Reset the multiOTP server admin password and create a user
At this point, the multiOTP server should be up and running in the App Service. Browse to the App Service URL (from the App Service blade -> Overview in Azure):
The multiOTP web interface should appear:
Login with the default username (admin) and password (1234), and immediately reset the admin password.
Once reset, you must log in again using the new admin password.
Next, add a user to multiOTP. For the limited scope of this post, the only requirement is that the multiOTP username matches the local or domain username of a user on the Windows device you want to secure with MFA.
Then, print the new user’s MFA (OATH-TOTP) enrollment information. Of particular interest is the QR code from step 3 (Token provisioning) - that TOTP credential must be scanned into an authenticator app (like Google Authenticator, Microsoft Authenticator, Duo Mobile, Authy, etc.).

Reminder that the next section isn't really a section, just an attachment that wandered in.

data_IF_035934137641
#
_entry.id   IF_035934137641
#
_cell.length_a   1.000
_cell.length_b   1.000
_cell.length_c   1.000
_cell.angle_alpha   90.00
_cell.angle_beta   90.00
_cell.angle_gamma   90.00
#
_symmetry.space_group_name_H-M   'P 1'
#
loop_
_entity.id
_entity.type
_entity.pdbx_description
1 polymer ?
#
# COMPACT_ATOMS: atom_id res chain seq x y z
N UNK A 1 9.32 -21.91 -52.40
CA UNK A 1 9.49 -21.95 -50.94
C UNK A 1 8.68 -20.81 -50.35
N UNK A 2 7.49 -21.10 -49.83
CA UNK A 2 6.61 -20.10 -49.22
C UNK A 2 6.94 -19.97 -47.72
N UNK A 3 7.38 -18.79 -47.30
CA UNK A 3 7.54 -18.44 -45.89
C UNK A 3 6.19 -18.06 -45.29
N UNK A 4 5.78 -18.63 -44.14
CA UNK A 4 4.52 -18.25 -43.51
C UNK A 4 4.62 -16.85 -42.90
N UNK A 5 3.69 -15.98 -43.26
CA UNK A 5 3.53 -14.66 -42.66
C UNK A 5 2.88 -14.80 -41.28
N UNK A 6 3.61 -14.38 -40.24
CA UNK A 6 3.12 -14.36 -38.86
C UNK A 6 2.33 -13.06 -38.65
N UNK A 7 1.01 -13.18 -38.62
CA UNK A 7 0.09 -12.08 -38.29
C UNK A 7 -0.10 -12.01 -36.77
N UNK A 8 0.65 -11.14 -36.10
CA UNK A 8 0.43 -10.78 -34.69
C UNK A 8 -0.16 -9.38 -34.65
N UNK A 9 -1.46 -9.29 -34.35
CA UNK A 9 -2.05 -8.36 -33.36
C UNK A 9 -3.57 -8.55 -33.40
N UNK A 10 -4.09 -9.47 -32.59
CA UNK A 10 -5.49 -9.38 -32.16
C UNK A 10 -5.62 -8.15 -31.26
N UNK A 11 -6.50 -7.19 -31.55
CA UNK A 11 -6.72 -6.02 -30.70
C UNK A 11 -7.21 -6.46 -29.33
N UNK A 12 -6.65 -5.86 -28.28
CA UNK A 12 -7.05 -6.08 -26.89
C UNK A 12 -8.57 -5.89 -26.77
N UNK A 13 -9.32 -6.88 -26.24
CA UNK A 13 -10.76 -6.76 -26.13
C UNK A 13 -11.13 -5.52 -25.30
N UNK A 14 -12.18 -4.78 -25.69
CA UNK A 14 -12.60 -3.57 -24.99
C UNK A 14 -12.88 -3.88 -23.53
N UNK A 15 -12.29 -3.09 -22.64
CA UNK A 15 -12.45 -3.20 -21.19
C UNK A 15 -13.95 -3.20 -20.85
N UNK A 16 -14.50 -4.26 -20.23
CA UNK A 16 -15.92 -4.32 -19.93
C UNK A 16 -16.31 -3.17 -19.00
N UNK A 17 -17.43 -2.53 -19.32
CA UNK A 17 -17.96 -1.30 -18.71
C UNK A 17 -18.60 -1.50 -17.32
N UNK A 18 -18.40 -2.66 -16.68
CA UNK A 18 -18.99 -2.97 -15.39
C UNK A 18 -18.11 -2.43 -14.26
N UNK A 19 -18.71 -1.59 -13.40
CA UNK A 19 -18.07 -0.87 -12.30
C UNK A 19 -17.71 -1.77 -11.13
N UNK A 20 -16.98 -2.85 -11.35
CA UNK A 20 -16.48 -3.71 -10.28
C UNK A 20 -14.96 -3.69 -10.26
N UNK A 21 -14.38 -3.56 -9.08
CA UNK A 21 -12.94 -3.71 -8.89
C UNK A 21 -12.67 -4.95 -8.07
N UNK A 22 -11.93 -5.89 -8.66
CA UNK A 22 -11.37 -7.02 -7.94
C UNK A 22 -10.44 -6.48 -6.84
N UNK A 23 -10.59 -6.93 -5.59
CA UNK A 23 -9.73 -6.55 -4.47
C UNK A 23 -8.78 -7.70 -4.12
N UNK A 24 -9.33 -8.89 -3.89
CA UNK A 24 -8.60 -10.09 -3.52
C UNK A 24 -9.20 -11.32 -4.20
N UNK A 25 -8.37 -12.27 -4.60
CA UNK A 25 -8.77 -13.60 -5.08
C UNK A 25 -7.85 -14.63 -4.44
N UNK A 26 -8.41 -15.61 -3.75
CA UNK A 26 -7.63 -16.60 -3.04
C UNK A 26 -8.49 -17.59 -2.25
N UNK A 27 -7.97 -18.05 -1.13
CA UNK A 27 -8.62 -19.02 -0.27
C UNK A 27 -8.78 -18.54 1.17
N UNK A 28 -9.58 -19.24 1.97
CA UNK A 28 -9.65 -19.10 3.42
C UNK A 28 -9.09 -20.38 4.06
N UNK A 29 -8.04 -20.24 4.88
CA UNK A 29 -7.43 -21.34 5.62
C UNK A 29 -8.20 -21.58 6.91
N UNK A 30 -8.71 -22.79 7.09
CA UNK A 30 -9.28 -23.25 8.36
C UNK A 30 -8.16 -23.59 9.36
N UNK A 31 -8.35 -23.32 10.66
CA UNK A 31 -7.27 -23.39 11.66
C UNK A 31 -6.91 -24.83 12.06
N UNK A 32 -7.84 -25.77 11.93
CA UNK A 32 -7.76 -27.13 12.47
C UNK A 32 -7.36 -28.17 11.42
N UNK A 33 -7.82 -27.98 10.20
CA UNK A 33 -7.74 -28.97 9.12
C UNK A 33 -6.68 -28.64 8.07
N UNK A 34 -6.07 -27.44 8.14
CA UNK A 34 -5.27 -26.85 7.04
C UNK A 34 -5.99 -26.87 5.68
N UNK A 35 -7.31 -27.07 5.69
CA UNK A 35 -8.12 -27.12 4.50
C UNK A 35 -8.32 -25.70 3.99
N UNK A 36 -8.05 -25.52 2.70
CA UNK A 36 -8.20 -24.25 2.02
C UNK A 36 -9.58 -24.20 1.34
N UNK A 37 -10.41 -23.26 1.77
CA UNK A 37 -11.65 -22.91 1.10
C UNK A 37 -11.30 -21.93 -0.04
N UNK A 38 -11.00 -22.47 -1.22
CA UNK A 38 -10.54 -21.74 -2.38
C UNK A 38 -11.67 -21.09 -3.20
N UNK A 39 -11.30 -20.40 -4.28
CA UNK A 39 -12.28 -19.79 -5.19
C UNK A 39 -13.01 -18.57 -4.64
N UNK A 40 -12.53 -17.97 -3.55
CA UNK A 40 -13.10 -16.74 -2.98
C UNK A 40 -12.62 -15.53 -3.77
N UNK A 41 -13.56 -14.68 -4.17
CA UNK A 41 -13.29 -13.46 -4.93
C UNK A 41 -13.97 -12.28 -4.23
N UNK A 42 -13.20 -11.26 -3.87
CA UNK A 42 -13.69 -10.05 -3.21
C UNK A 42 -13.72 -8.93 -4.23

Install the multiOTP credential provider and test
As the last step, install the multiOTP credential provider on the Windows device(s) you want to protect with multi-factor authentication. The credential provider installer is available in a standalone archive on the multiOTP credential provider page (near the bottom), but it is also bundled in the multiotp_w.x.y.z.zip file (credential-provider/multiOTPCredentialProvider-w.x.y.x.exe) downloaded previously.
Ensure your Windows device(s) have the latest x86 and x64 versions of Microsoft Visual C++ Redistributable for Visual Studio installed (see “PREREQUISITES” here).